Brian Bell (ornithologist)

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Brian Douglas Bell QSM (5 March 1930 – 1 October 2016) was a New Zealand environmental consultant and ornithologist.

Born in 1930, Bell grew up in Marlborough and Canterbury. Surrounded by hills, braided riverbeds, islands and rocky coasts, he soon became deeply interested in natural history.[1]

He worked for the New Zealand Wildlife Service between 1957 and 1987 on the management and conservation of threatened species.[2] Bell, along with Don Merton, was part of the ultimately unsuccessful attempt in 1964 to save the South Island snipe, the greater short-tailed bat, and the New Zealand bush wren from extinction after the invasion of Big South Cape Island by rats.[3]

Bell was awarded the Queens Service Medal for public services in the 1984 Queen's Birthday Honours.[4] He was a member of the Royal Australasian Ornithologists Union (RAOU), and was elected a Fellow of the RAOU in 1990. He was president of the Ornithological Society of New Zealand (OSNZ) from 1972 to 1979, and again from 1989 to 1995. He was awarded the OSNZ Robert Falla Memorial Award in 1987, and elected a Fellow of the Ornithological Society of New Zealand in 1998.[5]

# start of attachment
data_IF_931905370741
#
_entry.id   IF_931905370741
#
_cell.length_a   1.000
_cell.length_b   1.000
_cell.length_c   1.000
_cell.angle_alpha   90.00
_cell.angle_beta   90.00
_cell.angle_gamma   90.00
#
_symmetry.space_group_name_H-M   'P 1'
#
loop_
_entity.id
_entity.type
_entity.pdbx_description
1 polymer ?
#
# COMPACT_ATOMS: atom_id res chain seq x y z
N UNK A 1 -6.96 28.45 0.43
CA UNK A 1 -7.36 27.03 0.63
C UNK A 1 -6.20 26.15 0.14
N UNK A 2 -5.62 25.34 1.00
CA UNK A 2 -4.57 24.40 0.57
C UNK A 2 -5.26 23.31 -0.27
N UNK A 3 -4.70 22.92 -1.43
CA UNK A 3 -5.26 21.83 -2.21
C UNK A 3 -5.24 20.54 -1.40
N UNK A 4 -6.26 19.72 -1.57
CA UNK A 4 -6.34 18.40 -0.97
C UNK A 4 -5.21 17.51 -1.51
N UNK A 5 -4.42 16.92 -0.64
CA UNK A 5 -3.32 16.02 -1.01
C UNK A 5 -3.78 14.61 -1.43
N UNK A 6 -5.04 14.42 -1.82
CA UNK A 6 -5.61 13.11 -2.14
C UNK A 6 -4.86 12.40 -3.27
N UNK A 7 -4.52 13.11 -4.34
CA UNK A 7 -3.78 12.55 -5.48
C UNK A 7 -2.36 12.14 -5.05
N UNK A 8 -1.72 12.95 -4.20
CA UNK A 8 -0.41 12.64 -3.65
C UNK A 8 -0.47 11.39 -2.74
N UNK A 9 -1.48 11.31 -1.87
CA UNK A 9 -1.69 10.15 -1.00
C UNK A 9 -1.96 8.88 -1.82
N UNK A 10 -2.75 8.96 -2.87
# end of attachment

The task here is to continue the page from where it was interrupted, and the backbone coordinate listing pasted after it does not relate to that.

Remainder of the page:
Bell died in Marlborough on 1 October 2016.[6]

References[edit]

  1. ^ Moors, P.J. (1990). "RAOU fellow: citation". EMU Austral Ornithology. CSIRO. 90 (4): 272–73. Retrieved 3 October 2016. 
  2. ^ Walker, Rosanne (24 May 2006). "Bell, Brian Douglas". Encyclopedia of Australian Science. Retrieved 3 October 2016. 
  3. ^ Mulligan, Jesse; Toki, Nicola (14 October 2016). "Critter of the Week". RNZ. Retrieved 21 October 2016. 
  4. ^ "No. 49769". The London Gazette (Supplement). 16 June 1984. p. 3. 
  5. ^ Libby, Robin (2001). The Flight of the Emu: a hundred years of Australian ornithology 1901–2001. Carlton, Vic.: Melbourne University Press. ISBN 0-522-84987-3. 
  6. ^ "Brian Bell death notice". New Zealand Herald. 3 October 2016. Retrieved 3 October 2016. 

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